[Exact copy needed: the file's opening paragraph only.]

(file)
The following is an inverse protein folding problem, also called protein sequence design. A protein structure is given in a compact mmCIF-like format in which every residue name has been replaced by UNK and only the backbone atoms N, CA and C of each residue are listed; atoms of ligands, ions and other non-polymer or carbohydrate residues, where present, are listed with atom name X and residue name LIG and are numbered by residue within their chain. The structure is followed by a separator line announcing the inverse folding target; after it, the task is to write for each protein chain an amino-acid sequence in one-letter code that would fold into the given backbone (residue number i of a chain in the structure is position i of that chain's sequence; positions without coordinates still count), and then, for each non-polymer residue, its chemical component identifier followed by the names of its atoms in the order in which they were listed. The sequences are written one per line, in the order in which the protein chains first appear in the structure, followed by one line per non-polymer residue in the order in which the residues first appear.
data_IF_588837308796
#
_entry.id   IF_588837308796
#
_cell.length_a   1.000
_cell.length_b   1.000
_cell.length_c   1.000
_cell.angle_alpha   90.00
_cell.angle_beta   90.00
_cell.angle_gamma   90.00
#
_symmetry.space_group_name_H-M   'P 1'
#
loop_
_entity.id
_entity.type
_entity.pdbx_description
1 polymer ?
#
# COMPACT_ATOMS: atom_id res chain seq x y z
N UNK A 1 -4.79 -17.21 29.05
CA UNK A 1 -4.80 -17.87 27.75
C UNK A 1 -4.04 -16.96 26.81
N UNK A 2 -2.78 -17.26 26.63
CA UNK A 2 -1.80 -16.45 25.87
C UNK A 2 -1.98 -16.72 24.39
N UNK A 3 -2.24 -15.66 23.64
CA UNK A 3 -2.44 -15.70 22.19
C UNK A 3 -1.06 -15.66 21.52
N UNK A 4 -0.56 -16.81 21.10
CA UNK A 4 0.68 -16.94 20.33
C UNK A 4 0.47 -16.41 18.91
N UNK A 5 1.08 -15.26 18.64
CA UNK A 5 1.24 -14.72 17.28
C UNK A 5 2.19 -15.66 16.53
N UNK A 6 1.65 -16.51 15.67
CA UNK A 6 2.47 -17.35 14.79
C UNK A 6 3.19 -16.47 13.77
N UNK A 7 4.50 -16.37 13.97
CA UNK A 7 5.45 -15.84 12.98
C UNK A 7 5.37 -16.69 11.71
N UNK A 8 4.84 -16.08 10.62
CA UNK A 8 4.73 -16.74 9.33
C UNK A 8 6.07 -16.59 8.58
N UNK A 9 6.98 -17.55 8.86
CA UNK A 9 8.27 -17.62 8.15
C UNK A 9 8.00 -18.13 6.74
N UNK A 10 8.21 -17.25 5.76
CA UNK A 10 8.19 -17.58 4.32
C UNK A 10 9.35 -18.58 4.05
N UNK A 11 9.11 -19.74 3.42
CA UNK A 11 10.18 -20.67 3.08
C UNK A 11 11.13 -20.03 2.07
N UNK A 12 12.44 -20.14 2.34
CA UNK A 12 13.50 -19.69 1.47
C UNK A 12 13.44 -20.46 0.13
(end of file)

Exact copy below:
The following is an inverse protein folding problem, also called protein sequence design. A protein structure is given in a compact mmCIF-like format in which every residue name has been replaced by UNK and only the backbone atoms N, CA and C of each residue are listed; atoms of ligands, ions and other non-polymer or carbohydrate residues, where present, are listed with atom name X and residue name LIG and are numbered by residue within their chain. The structure is followed by a separator line announcing the inverse folding target; after it, the task is to write for each protein chain an amino-acid sequence in one-letter code that would fold into the given backbone (residue number i of a chain in the structure is position i of that chain's sequence; positions without coordinates still count), and then, for each non-polymer residue, its chemical component identifier followed by the names of its atoms in the order in which they were listed. The sequences are written one per line, in the order in which the protein chains first appear in the structure, followed by one line per non-polymer residue in the order in which the residues first appear.